Erin Echternach is back at the office now… her 14-month old son, Aiden is once again attending his much-loved family child care program. But it wasn’t always smooth sailing.
“It felt like living in the twilight zone — very bizarre,” she said.

Echternach, an Assistant Director at an economic development agency in Bemidji, MN, worked from home for 9 weeks due because of COVID-19. She and her husband withdrew Aiden from child care by choice after she had been home for two weeks.

During that time, their child care provider, in an effort to keep herself, her home and the children in her care safe, made the choice to ONLY care for the families already in her care whose parents were deemed essential workers.

The Echternachs continued to pay for child care, even though Aiden wasn’t attending.

We didn’t want to disrupt our provider’s income,” she said. “Especially since she had applied for grants, but was not selected to receive any. Also, we did not want to risk not having a child care slot to go back to after the stay-at-home order was lifted.”

Echternach recalls how EXHAUSTING it was for those 9 weeks.

“Somehow, I had to figure out how to work full time, chase around a 14-month old and keep it together for our family,” she said. “This included getting essential products from the store WHILE taking precautions and cleaning everything we brought into the house from ‘the outside,’ all the while being separated from any other support from grandparents and friends due to the stay-at-home order.”

Echternach called it was a work in progress and said they learned as they went. She said her son is very easy going and seemed to take the sudden change in stride.

“We tried to stick with a similar routine to what daycare did and he was golden,” she said. “We were able to Facetime with our provider and the kids at least once a week during our stay at home so that helped a lot.”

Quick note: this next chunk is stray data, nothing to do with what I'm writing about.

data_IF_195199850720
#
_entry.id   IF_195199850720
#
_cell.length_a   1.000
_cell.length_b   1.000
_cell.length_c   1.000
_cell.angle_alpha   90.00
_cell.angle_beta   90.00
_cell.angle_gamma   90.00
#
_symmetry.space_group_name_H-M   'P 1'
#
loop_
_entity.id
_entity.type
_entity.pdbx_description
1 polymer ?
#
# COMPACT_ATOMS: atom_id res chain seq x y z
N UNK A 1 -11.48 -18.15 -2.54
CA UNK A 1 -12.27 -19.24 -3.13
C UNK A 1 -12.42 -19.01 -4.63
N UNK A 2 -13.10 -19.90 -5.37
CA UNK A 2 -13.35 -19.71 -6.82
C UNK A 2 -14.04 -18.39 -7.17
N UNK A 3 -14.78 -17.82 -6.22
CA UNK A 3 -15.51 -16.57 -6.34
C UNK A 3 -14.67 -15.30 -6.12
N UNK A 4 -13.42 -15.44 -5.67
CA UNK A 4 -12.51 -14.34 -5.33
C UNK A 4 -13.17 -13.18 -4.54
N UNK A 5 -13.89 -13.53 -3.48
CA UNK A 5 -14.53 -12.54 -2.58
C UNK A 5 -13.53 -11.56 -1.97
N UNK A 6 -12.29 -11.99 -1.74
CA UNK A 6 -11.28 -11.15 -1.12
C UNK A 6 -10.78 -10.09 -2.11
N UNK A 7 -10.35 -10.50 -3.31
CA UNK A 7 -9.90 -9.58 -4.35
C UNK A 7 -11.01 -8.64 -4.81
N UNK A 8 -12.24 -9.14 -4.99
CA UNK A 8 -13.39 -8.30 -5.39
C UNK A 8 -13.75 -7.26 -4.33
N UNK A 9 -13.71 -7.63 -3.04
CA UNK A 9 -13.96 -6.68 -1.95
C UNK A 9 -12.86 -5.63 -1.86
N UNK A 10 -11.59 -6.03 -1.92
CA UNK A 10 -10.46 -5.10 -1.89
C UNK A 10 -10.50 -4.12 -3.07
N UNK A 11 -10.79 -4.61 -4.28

Echternach knows the pandemic has been hard on so many and feels fortunate that it was mostly just added stress to her family as they were forced to adjust and accommodate.

Although there have been few confirmed cases of COVID-19 in the Bemidji area as compared to other counties, Echternach says she may still take may still take precautions for her family by choosing to keep Aiden home from child care if it becomes a health hazard to venture out of the house. As a mom, she admits she was a little worried about sending Aiden back to child care when she finally returned to the office.

“We had been living in a bubble for weeks,” she said. But Echternach knows Aiden’s child care provider is taking extra precautions to keep everyone safe. Things like one parent at a time at the door, hand sanitizer upon entry and exit, and keeping backpacks, diapers, etc. at the house to limit transporting them back and forth.

“Aiden transitioned very well back into daycare and the regular routine,” she said. “He missed his friends and missed his daycare provider, for sure. It was nice to be able to have him back in that environment. It makes him very happy.”

Echternach says it is imperative to have high-quality, affordable and reliable child care in order for both her and my husband to work and be productive community members.

“We’re very lucky to have found someone we trust to care for our little boy during the week,” she said. “We count our lucky stars often because we understand that this is not a reality with the scarcity of child care, especially infant care in our area/state/nation.”